Here's how I'd explain a Smart Grid to someone like me: you know how the Internet is ad hoc and messy? Well, Many of the same problems apply to the power grid. The Smart Grid is the fix.

Most people, however, are not me, so maybe the analogy isn't that too helpful.

The power grid is ad hoc and messy. To get an understanding of the magnitude of this, consider the fact that we use an AC grid, having made the decision to go with AC rather than DC back in the late 1800s, and yet we didn't get around to turning off the last of Thomas Edison's DC grid until November of 20072--something like a 125 years after it became obsolete.

Our grid was designed according to plans by Nikola Tesla in the late 1800s, before computers, before computer networks, and before we had the option to put a solar array on our roofs. As a result, the grid doesn't use very intelligent routers as we now have with computers, doesn't communicate to end-users well, and doesn't understand me when I say 'my solar array is producing more electricity than I need--let me sell it to you so you don't have to produce as much yourself.'

The Smart Grid does. It's all this and more, partly because the term's not really defined--it just refers to a bunch of different smart things we want the power grid to do. Let's look at some problems and how the Smart Grid solves them.

Peak Usage

We don't just need power plants that can supply enough power to keep up with average demand. When a really hot day strikes, everyone turns their air conditioners to the max and power demand spikes through the roof. Storing power is difficult, and we can't just stop delivering power to customers, so we need to make sure we have enough power plants to handle peak usage. When usage isn't at its peak, we can turn off the dirtiest/most expensive plants, but they need to exist.

Having them sitting idle is wasteful, of course, but additionally, since we turn off the least efficient, the marginal cost of power increases as we use more. So reducing peak means we don't need to built so many plants and means what we do produce is cheaper/cleaner. Right now, though, consumers don't know when we're at peak (though you can guess--hot summer afternoons tend to be the worst, at least in warm climates). Also, there's no incentive for us to reduce peak, as customers. (Well, there is, but it's a tragedy of the commons-type incentive.) Besides, when it's hot, you might not want to turn off your air conditioner. But suppose we charge more for electricity during peak hours (and less during off hours), and show the cost on your meter (or perhaps a website, for easy access). You might wait to run your clothes washing machine when it's cheaper. This reduces peak usage, resulting in fewer power plants needed, and meaning we get to leave off the more expensive or more polluting ones more often.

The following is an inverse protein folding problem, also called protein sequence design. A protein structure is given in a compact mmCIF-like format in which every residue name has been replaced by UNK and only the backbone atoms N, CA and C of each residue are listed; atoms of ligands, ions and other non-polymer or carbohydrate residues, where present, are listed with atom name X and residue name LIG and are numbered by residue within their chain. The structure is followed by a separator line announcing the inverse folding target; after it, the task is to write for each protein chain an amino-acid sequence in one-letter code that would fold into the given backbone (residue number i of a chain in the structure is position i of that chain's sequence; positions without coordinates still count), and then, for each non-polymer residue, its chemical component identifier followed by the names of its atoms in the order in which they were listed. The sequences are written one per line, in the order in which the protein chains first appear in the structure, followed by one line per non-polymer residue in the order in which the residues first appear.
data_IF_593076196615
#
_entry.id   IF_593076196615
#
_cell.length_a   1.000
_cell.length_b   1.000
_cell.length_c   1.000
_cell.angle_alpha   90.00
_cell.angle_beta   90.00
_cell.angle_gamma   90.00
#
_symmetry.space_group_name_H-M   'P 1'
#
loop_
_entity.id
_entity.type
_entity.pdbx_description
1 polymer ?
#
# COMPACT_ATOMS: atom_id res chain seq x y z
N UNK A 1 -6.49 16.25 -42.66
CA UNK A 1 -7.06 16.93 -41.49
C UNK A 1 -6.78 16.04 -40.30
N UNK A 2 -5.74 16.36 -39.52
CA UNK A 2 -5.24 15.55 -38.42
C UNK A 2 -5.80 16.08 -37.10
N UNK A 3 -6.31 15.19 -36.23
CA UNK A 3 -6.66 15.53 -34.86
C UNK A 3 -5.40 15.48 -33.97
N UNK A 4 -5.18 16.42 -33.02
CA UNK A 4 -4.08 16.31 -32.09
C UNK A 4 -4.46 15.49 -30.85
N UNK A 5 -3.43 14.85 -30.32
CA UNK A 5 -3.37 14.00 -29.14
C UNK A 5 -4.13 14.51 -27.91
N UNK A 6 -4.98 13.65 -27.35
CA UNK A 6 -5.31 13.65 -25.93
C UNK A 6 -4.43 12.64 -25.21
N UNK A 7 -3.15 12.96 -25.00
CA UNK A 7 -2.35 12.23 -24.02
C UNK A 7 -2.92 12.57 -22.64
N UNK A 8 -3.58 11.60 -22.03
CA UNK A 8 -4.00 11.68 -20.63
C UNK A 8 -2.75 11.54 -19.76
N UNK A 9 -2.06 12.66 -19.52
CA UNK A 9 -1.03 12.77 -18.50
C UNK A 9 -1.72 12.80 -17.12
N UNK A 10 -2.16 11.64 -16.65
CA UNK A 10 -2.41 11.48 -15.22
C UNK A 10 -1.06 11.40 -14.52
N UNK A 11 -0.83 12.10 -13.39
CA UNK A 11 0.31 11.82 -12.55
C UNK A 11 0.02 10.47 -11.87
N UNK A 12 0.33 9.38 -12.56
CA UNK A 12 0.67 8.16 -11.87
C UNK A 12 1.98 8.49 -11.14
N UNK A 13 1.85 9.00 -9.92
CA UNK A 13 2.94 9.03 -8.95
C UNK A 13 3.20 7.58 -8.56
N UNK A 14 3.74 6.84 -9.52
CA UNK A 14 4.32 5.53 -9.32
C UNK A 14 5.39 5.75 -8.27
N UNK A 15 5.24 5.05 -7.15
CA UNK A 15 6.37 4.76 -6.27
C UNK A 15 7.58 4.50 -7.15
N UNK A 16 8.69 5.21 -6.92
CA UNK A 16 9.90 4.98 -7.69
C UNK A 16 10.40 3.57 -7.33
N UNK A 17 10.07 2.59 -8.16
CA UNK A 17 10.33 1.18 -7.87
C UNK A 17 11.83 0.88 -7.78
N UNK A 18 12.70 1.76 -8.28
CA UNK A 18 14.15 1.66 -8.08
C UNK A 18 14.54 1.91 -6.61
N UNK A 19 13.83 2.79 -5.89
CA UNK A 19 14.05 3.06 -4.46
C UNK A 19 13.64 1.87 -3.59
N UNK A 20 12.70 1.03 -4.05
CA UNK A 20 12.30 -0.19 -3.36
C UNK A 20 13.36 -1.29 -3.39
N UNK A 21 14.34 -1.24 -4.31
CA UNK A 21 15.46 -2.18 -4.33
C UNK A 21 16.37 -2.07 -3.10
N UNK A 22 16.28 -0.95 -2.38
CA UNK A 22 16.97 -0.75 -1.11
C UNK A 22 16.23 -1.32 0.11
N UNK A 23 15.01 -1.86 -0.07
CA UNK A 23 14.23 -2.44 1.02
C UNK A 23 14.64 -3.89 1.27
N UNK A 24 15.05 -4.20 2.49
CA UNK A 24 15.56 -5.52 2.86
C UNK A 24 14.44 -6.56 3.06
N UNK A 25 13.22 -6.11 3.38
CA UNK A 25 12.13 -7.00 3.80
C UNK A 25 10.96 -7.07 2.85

With a dumb grid, if I break the line because I'm a clumsy bulldozer operator or a knowledgeable terrorist, it's a bit of a crapshoot whether the grid has redundancy hacked on at that spot or whether the power goes off for all of New York City. The relatively-intelligently-designed Internet was designed to be redundant, but even so we get choke-points that have, in the past, caused splits making large portions inaccessible to some people. A really smart power grid controlled or regulated by our kind, benevolent government could achieve really good reliability. The ability to automatically route-around problems is good.


We have numerous micro-generation technologies--solar, wind, hydro, &c.--which are (or are nearing) cost-parity with our centralized power plants. If I can put a solar panel on my roof, that's great. If I can also feed the electricity it produces back into the grid (should it be producing more than I need at the moment) in exchange for some sort of compensation (money!!!!) I'll do that and everyone is better off.

This also helps deal with breakage. Maybe you broke the line from the power plant to my neighbour's house, but excess electricity from my solar array can help him out. Even without breakage, this is a good thing, as the farther the electricity travels along the power line, the less of it makes it to the end point. (Superconductors are expensive.) Less wasted electricity saves money.


This will cost a lot of money to build. Some cities are working on some of this smart technology, and the Federal government has ponied up budgeted a hundred million or so, but if we want a national Smart Grid, we'll need a lot more money--it's anyone's guess just how much.

Still, some claim blackouts cost a hundred billion USD per year3, so improved reliability alone could make this worthwhile. Add on the benefits of cheaper, cleaner energy and you've got yourself a winning idea.



For Wintergreen: An Earth Quest.

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